It takes two to tango. Remember that as we dive into this water, because it’s deep and murky and there’s way more questions than answers here.
Three days ago Larry Brooks penned an article foreshadowing Kevin Hayes and the Rangers focusing on a one-year deal. That was something of a shock, as Hayes — only 26 — was expected to be a long term option for this team moving forward. He’s coming off a 25-goal year where he played under the oppressive “defensive center” role he wasn’t suited for, and is one of the best primary point scorers in the NHL. (Below are the NHL leaders by primary point percentage from 2014-2018.)
He’s big, tough, and skilled. He’s the type of guy the Rangers covet, and a seemingly perfect compliment to a David Quinn system. For all the talk about how Quinn is going to help Jimmy Vesey, there was little talk about how his far more skilled collegiate counterpart would be impacted by Quinn.
Which was always strange. We knew that the Rangers were going to have a decision to make at center, something we’ve discussed here many times. It’s been on podcasts, Twitter polls, and whatever else you can think of. The logic seemed simple enough: with Filip Chytil, Lias Andersson, and Brett Howden on their way up through the center ranks, it didn’t make sense to have both Mika Zibanejad and Hayes on the team long term. We knew a decision was coming, what we didn’t know was how quickly the Rangers were going to make it.
Hayes being around for a one-year deal almost certainly ensures he’s going to be moved by the trade deadline. This isn’t a “show me” contract, this isn’t a “let me show you what I can do now that you have a coach who can utilize me properly” contract; even though the latter will likely end up being true. This is the Rangers and Hayes coming to an agreement that the best course of action is for the two parties to buy a year of time to make a decision. Hayes has full control over where he goes next, and the Rangers have a chance to get something of value back for him.
Which brings us to the contract itself. In the Brooks’ article there was speculation Hayes wanted “between $5.5 million and $6 million per for five or six years.” With the money being thrown around in the NHL, and Hayes’ value to the team, that would have been an easy extension for me to sign as Jeff Gorton. Lock up Hayes until he’s 31, keep the pressure of Chytil and Andersson to step in right away, and give yourself time to make a decision.
Now, here’s the “two to tango” part.
Hayes — and more importantly, his agent — aren’t robots on an NHL19 RFA screen. They’re humans who are aware the Rangers suddenly have a glut of centers and that one of Hayes/Zibanejad would need to be moved to make room for the future. If Hayes was asking for the above, I can’t imagine Gorton wouldn’t have been interested in keeping him around at $5.5. What I bet is the sticking point: clauses. Hayes probably wanted a no trade clause of some form, and Gorton probably didn’t want to commit to that.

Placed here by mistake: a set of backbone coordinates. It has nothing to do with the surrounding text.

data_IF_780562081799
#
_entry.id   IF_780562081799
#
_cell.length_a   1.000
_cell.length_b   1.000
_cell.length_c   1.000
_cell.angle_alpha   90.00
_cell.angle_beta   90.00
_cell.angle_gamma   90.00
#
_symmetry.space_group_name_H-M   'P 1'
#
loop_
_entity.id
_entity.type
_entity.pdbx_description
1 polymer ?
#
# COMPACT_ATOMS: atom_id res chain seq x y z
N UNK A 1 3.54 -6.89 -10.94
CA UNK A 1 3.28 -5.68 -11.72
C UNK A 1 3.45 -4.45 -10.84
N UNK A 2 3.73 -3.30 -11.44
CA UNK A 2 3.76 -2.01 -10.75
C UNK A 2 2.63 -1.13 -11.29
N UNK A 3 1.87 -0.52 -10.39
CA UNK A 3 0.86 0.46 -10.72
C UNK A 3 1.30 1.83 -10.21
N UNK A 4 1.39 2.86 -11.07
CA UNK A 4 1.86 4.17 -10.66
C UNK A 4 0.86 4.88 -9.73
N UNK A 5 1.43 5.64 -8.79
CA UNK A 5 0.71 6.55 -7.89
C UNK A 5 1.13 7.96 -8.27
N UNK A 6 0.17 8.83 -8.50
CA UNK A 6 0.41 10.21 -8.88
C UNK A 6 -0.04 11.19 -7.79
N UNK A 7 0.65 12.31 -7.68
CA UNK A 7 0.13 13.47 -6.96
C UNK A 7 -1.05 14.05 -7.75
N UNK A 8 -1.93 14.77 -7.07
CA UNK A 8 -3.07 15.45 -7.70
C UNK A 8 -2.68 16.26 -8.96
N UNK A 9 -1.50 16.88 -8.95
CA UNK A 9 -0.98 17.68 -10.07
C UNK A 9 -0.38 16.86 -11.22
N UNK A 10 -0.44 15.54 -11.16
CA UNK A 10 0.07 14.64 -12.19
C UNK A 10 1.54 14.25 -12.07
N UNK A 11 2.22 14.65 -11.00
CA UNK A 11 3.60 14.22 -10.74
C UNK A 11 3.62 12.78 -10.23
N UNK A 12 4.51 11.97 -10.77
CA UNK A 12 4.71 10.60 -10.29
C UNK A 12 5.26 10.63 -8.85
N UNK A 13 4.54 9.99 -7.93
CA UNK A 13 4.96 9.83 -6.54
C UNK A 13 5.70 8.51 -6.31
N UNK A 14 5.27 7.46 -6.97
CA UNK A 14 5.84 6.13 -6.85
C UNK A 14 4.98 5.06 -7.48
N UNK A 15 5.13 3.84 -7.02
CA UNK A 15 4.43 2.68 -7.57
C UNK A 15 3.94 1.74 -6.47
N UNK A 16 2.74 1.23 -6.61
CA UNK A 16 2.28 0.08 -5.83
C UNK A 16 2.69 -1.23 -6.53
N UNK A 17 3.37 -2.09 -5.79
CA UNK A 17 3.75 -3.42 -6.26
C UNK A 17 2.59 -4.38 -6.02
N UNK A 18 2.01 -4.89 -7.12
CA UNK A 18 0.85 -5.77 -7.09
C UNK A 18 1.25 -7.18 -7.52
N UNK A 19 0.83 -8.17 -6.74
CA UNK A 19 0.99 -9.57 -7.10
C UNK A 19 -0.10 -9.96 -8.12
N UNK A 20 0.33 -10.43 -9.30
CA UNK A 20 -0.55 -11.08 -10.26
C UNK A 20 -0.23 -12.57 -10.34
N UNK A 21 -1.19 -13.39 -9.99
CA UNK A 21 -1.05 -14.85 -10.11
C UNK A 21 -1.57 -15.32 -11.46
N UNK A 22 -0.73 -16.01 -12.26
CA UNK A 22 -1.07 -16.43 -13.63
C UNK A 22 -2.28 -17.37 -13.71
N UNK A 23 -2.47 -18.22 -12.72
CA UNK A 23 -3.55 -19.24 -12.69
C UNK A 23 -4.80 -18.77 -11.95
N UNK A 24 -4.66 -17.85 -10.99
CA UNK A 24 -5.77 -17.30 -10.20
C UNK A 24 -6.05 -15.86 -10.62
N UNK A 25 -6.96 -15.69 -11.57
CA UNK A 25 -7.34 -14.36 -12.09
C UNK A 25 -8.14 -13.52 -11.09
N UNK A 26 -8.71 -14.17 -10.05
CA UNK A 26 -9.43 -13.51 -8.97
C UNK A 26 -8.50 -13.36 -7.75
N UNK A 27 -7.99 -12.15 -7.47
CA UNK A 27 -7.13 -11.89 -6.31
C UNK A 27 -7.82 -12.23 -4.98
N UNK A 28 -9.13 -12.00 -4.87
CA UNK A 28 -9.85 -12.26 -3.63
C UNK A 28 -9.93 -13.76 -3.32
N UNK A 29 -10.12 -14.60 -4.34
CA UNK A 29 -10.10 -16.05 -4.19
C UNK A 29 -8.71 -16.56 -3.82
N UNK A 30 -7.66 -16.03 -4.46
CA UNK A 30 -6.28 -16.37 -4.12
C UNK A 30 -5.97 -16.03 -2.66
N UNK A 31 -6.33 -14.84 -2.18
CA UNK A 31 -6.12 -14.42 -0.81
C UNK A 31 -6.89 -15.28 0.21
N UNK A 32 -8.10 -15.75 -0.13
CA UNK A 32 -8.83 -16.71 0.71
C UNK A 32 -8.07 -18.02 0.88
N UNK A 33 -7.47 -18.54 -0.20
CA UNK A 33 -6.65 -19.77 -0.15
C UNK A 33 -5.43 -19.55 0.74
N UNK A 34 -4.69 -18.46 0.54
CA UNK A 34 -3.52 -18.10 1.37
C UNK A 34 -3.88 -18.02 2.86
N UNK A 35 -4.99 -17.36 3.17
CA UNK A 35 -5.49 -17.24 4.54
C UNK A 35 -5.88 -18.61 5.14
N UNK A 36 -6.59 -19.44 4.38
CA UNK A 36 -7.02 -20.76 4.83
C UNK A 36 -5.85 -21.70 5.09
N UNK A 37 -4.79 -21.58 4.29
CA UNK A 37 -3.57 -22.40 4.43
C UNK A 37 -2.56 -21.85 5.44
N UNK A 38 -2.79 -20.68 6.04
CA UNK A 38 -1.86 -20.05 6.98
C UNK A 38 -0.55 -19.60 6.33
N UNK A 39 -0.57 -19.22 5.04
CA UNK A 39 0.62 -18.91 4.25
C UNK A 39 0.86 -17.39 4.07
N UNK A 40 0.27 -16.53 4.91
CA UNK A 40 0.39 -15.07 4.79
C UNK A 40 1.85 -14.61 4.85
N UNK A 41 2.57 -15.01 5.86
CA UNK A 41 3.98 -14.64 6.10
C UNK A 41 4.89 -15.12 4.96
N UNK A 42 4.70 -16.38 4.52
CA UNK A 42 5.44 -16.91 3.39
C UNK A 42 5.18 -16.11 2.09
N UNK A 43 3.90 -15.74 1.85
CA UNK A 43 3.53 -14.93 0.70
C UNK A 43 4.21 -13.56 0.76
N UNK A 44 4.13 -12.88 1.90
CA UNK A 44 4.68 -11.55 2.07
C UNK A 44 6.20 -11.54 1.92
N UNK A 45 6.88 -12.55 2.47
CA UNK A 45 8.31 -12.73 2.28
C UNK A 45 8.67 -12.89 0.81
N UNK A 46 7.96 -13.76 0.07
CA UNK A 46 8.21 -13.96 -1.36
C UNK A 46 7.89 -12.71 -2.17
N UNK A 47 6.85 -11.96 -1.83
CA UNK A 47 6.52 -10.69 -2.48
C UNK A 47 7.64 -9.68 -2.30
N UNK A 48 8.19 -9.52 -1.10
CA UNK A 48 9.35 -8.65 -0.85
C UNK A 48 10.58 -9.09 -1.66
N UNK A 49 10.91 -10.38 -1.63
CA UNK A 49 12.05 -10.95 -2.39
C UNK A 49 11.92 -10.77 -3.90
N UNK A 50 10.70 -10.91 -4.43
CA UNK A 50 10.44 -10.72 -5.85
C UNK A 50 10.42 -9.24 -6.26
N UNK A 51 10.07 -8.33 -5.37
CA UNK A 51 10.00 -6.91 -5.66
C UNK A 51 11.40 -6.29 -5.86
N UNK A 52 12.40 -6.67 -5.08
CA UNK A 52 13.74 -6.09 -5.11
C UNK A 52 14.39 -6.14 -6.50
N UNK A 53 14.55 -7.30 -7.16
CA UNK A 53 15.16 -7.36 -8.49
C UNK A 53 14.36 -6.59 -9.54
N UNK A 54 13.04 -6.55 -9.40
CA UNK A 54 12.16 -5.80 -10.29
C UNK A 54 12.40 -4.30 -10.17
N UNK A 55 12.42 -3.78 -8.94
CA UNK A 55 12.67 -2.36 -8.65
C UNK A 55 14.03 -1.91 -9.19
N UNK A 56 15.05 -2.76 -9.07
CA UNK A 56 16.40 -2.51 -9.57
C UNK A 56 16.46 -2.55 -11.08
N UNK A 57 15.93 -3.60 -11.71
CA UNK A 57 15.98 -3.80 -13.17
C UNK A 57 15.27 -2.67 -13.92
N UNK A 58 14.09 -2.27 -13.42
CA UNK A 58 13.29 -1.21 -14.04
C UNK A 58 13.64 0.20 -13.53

It makes no sense, relationship wise, to sign Hayes to a long-term deal and move him right away. It breaks down trust with other agents, and other players, who would demand clauses to their contracts and point to Hayes as an example. I know some of you will think it’s not a big deal, but bad business is bad business, and it’s the right move to avoid that trail.
So where did that leave Gorton? He had two options: Re-up Hayes for a five-year deal and look to move him in year two or three (if you could get Hayes to sign without a clause), or sign him to a one-year deal and know you’re moving him at the deadline.
It hurts to pick the second option, but if it’s all that was on the table (again, two to tango) then it’s all that was on the table. As a UFA this summer, Hayes leaves the Rangers in a tough spot. They can try to negotiate a sign-and-trade as of January 1st (the earliest Hayes can be extended) which would increase the return for him — but the Rangers would lose leverage since Hayes would need to approve the team he’s signing the extension with. The other option is simply trading him at the trade deadline as a rental/you get three months of exclusive negotiation rights with him. (Tom has a great write up on this — ironically written hours before he signed the one year extension.)
It is worth noting the AAV on Hayes’ deal is high — especially for a one-year deal. If Gorton really wanted to put the screws to Hayes and throw him out the door, he could have let the group go to arbitration and then push the middle-ground agreement down his throat. He didn’t, and played ball in good faith. There’s something to be said for that, because perhaps Hayes agreed to be amicable for future trade negotiations in return for being paid more up front.
One thing we do know: This is going to hang over the team the entire year. There’s about a 10% chance Hayes finishes the year on Broadway, and if it does it will come from a remarkably unlikely Stanley Cup run or him exploding onto the scene so hard Gorton is forced to pay through the nose to lock him up long term and then turn toward moving Zibanejad.
I will say, Hayes is my biggest expected riser under Quinn, simply because I think he’s going to churn out offense when he’s not worried about coming back into his own end. That should increase his value, but it will suck to lose Hayes.
Winning the Hayes’ sweepstakes felt like a real thrill. He was a fantastic Ranger, and still is. I’m sad to see him go out this way, but sometimes those are the breaks. Here’s to him killing it this year.